Hannibal to the Carthaginian Army
On whatever side I turn my eyes, I behold all full of courage and strength. A veteran infantry; a most gallant cavalry; you, my allies, most faithful and valiant; you, Carthaginians, whom not only your country's cause, but the justest anger, impels to battle. The hope, the confidence of invaders, is always greater than those of the defensive party.
With hostile banners displayed, you pour down upon Italy. You bring the war. Grief, injuries, indignities, fire our minds. First they demanded me, that I, your general, should be delivered up to them for punishment; next, all of you, who had laid siege to Saguntum. And we were to be put to death by excruciating tortures.
Cruel and haughty Nation! Everything must be yours, and at your disposal! You are to prescribe to us with whom we shall have war, with whom to make peace! You are to set us boundaries of mountains and rivers, which we must not pass! But you —you are not to observe the limits which you yourselves have appointed!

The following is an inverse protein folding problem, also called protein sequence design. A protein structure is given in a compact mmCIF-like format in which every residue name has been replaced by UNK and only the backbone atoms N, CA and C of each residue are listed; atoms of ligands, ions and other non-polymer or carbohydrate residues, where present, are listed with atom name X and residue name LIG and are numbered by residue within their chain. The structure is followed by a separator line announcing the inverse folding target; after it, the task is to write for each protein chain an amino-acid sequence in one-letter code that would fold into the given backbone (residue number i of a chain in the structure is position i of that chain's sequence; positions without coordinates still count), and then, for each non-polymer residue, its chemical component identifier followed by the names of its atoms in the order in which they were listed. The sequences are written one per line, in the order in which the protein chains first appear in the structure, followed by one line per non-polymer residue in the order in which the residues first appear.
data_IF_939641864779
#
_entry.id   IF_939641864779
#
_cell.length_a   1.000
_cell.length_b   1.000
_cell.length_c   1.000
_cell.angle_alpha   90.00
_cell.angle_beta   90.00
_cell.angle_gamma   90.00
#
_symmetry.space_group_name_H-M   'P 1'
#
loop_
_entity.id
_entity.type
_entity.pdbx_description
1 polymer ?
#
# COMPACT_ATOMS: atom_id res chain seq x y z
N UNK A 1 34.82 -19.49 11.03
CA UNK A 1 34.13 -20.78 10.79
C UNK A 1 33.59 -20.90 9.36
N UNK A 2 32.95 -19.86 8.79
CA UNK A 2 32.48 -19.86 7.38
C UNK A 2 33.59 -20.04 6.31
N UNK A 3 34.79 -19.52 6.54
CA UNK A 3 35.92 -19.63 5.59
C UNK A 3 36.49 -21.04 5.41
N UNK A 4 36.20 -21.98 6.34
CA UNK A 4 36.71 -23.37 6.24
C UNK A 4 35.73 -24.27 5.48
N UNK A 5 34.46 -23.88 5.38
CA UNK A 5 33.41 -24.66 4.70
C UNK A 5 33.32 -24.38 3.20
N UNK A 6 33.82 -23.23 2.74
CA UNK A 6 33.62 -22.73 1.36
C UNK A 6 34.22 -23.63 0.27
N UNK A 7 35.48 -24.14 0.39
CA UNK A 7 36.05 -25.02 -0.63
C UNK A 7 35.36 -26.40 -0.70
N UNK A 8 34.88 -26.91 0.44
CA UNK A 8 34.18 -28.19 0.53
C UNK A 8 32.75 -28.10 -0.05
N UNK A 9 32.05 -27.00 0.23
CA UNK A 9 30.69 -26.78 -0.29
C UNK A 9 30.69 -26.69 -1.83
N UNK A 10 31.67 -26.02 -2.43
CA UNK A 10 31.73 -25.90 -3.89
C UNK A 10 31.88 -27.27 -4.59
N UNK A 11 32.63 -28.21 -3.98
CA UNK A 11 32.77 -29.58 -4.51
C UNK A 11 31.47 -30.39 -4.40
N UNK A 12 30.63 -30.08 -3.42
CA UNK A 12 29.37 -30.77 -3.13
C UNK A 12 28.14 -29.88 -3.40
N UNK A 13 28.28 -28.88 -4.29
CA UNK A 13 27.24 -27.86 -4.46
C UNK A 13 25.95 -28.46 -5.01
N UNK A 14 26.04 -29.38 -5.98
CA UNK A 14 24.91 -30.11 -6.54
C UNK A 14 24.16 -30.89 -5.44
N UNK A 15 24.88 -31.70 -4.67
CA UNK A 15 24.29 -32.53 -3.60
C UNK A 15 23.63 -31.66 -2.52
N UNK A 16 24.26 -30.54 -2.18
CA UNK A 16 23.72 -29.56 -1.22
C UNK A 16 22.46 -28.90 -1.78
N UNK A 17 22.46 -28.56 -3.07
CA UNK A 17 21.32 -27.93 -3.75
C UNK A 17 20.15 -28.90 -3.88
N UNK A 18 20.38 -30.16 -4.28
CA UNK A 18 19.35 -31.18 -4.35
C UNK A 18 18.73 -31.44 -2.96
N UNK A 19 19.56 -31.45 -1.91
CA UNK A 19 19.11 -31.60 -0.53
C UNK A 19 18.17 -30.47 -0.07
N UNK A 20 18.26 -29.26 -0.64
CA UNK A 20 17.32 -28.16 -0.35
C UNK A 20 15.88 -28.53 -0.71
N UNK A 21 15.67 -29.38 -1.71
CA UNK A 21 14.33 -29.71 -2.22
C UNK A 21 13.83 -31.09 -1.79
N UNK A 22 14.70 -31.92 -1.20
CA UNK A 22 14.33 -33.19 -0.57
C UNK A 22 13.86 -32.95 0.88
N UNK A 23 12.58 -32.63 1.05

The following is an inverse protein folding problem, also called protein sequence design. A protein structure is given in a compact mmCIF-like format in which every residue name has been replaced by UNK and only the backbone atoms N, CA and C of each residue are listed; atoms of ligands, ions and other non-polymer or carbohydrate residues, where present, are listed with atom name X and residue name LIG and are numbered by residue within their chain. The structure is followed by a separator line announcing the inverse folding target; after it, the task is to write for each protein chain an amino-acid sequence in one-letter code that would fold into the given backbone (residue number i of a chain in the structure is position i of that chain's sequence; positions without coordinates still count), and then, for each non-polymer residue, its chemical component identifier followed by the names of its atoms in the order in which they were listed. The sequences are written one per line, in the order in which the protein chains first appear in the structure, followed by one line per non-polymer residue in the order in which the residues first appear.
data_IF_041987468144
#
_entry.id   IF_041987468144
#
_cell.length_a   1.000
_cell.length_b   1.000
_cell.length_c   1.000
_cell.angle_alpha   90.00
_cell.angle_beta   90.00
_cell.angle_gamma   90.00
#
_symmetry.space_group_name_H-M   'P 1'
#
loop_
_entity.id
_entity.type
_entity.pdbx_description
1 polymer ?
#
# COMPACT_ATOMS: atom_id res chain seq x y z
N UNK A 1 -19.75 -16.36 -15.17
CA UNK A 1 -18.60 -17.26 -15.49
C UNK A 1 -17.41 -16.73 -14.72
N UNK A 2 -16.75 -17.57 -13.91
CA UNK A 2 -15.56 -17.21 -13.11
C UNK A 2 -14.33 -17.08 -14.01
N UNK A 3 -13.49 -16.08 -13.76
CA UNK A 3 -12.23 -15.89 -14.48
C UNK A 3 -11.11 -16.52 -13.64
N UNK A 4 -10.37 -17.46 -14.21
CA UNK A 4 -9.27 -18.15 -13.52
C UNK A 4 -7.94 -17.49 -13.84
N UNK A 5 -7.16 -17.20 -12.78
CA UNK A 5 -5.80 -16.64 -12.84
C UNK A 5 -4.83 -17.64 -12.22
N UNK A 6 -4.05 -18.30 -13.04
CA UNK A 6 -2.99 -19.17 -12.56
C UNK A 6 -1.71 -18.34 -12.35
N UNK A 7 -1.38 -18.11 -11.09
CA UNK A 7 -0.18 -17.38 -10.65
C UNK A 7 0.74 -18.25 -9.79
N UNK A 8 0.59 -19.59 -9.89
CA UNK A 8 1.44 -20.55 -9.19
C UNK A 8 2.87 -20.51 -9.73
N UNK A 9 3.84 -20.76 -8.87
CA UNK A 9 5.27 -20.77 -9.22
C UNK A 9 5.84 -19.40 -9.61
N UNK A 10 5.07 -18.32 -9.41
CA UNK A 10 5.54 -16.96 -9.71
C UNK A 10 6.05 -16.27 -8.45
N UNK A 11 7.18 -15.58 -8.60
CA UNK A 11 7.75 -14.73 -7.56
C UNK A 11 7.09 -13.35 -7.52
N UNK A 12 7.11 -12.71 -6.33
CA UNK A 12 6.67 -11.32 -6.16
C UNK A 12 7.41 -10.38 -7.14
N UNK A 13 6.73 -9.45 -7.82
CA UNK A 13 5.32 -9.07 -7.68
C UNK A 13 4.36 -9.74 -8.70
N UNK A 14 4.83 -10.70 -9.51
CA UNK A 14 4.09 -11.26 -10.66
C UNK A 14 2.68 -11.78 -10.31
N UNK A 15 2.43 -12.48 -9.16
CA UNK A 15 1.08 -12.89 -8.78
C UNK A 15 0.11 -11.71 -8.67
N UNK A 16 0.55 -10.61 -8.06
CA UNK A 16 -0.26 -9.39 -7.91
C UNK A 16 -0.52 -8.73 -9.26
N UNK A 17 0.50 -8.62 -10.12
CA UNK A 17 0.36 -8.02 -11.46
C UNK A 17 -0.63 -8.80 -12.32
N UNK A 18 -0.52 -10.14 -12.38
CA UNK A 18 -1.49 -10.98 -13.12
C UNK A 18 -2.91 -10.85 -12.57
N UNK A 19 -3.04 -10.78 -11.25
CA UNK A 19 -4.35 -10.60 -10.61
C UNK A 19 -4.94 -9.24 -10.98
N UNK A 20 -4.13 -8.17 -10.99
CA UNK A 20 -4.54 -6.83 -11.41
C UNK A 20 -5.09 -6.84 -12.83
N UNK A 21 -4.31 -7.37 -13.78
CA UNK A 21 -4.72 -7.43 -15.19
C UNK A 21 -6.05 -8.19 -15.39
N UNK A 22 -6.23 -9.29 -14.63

Pass not the Iberus! What next? Touch not Saguntum; Saguntum is on the Iberus. We must not move a step in any direction! Is it a small thing that you have deprived us of our most ancient provinces, Sicily and Sardinia? Will you take Spain also? You would have Spain too?
Well, we shall yield Spain and then you will pass into Africa. Will pass, did I say? This very year, they ordered one of their consuls into Africa, the other into Spain. No soldiers, there is nothing left to us but what we can vindicate with our swords.
Come on then, be men! The Romans may, with more safety, be cowards. They have their own country behind them. They have places of refuge to flee to and are secure from danger in the roads thither. But for you, there is no middle fortune between death or victory. Let this be but well fixed in your minds and once again I say, you are conquerors!